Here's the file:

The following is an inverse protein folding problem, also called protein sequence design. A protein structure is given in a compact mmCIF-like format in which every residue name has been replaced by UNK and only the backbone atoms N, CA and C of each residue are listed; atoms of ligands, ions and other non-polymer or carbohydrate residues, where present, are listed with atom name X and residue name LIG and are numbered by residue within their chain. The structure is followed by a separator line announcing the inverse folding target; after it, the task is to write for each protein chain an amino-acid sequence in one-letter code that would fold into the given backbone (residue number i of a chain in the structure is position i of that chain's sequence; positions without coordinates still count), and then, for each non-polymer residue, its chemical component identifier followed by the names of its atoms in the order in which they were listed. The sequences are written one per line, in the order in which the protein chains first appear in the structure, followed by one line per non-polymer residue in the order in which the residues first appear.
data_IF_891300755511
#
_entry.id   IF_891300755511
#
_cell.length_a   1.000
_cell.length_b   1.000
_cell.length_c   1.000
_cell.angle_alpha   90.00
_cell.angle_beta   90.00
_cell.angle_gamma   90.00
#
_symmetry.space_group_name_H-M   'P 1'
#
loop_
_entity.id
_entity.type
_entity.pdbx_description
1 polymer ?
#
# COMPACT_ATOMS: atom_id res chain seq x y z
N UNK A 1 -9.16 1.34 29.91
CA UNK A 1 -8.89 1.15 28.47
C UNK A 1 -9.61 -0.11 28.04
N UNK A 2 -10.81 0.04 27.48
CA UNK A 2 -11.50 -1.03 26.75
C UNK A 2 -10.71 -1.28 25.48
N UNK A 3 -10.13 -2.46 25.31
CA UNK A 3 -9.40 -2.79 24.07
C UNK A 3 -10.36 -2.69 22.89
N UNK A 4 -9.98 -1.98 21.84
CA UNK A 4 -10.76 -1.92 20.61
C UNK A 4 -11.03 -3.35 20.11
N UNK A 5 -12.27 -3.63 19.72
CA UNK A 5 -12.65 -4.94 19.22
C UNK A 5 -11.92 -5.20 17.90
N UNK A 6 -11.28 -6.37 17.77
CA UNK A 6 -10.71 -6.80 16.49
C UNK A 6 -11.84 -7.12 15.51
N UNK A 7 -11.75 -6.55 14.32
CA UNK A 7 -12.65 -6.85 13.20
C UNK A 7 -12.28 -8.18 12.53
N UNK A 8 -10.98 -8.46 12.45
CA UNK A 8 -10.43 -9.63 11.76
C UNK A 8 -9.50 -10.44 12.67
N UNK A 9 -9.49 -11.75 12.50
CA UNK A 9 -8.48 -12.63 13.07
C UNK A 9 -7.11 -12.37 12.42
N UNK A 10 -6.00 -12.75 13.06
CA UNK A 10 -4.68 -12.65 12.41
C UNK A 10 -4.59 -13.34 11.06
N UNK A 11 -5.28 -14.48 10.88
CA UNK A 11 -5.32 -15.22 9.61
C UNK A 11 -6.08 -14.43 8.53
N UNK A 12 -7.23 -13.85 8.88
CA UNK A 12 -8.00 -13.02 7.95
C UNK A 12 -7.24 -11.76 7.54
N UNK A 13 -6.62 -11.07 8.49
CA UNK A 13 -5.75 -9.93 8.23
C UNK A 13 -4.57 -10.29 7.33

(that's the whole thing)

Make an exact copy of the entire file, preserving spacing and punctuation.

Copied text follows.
The following is an inverse protein folding problem, also called protein sequence design. A protein structure is given in a compact mmCIF-like format in which every residue name has been replaced by UNK and only the backbone atoms N, CA and C of each residue are listed; atoms of ligands, ions and other non-polymer or carbohydrate residues, where present, are listed with atom name X and residue name LIG and are numbered by residue within their chain. The structure is followed by a separator line announcing the inverse folding target; after it, the task is to write for each protein chain an amino-acid sequence in one-letter code that would fold into the given backbone (residue number i of a chain in the structure is position i of that chain's sequence; positions without coordinates still count), and then, for each non-polymer residue, its chemical component identifier followed by the names of its atoms in the order in which they were listed. The sequences are written one per line, in the order in which the protein chains first appear in the structure, followed by one line per non-polymer residue in the order in which the residues first appear.
data_IF_891300755511
#
_entry.id   IF_891300755511
#
_cell.length_a   1.000
_cell.length_b   1.000
_cell.length_c   1.000
_cell.angle_alpha   90.00
_cell.angle_beta   90.00
_cell.angle_gamma   90.00
#
_symmetry.space_group_name_H-M   'P 1'
#
loop_
_entity.id
_entity.type
_entity.pdbx_description
1 polymer ?
#
# COMPACT_ATOMS: atom_id res chain seq x y z
N UNK A 1 -9.16 1.34 29.91
CA UNK A 1 -8.89 1.15 28.47
C UNK A 1 -9.61 -0.11 28.04
N UNK A 2 -10.81 0.04 27.48
CA UNK A 2 -11.50 -1.03 26.75
C UNK A 2 -10.71 -1.28 25.48
N UNK A 3 -10.13 -2.46 25.31
CA UNK A 3 -9.40 -2.79 24.07
C UNK A 3 -10.36 -2.69 22.89
N UNK A 4 -9.98 -1.98 21.84
CA UNK A 4 -10.76 -1.92 20.61
C UNK A 4 -11.03 -3.35 20.11
N UNK A 5 -12.27 -3.63 19.72
CA UNK A 5 -12.65 -4.94 19.22
C UNK A 5 -11.92 -5.20 17.90
N UNK A 6 -11.28 -6.37 17.77
CA UNK A 6 -10.71 -6.80 16.49
C UNK A 6 -11.84 -7.12 15.51
N UNK A 7 -11.75 -6.55 14.32
CA UNK A 7 -12.65 -6.85 13.20
C UNK A 7 -12.28 -8.18 12.53
N UNK A 8 -10.98 -8.46 12.45
CA UNK A 8 -10.43 -9.63 11.76
C UNK A 8 -9.50 -10.44 12.67
N UNK A 9 -9.49 -11.75 12.50
CA UNK A 9 -8.48 -12.63 13.07
C UNK A 9 -7.11 -12.37 12.42
N UNK A 10 -6.00 -12.75 13.06
CA UNK A 10 -4.68 -12.65 12.41
C UNK A 10 -4.59 -13.34 11.06
N UNK A 11 -5.28 -14.48 10.88
CA UNK A 11 -5.32 -15.22 9.61
C UNK A 11 -6.08 -14.43 8.53
N UNK A 12 -7.23 -13.85 8.88
CA UNK A 12 -8.00 -13.02 7.95
C UNK A 12 -7.24 -11.76 7.54
N UNK A 13 -6.62 -11.07 8.49
CA UNK A 13 -5.75 -9.93 8.23
C UNK A 13 -4.57 -10.29 7.33